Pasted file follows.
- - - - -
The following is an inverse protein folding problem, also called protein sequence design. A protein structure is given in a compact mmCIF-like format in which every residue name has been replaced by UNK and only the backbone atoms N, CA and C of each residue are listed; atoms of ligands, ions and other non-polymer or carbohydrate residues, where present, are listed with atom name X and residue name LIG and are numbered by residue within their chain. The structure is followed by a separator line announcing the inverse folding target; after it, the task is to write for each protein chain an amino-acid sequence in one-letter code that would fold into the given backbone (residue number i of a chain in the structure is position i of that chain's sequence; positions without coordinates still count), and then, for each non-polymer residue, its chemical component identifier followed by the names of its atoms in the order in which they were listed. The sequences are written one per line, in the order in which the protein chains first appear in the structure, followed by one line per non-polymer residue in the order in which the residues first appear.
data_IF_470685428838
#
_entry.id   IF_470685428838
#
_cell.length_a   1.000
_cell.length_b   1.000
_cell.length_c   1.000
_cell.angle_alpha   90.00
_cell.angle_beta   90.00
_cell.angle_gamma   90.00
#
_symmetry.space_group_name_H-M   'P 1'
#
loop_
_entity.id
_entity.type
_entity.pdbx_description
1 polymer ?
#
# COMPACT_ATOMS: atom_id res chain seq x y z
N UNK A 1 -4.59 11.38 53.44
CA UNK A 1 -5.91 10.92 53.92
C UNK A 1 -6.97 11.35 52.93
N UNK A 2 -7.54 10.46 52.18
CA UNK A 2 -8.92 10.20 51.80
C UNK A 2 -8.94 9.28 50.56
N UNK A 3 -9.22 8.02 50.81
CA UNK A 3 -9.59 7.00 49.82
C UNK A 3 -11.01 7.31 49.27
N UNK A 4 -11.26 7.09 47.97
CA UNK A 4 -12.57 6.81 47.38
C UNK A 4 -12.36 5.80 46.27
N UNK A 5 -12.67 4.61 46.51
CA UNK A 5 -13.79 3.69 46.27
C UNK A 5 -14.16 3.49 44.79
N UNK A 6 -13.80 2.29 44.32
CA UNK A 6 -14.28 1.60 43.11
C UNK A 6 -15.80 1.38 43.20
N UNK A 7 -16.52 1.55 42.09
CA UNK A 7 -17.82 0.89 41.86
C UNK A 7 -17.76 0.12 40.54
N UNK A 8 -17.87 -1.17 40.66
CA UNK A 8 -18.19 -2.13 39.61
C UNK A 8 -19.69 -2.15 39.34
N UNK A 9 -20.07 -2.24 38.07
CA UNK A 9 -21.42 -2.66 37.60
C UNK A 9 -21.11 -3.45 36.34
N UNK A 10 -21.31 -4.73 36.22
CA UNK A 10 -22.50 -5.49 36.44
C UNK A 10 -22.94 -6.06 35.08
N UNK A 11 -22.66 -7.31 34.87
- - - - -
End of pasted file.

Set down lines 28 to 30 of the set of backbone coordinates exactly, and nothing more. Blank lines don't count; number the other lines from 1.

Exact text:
N UNK A 3 -9.22 8.02 50.81
CA UNK A 3 -9.59 7.00 49.82
C UNK A 3 -11.01 7.31 49.27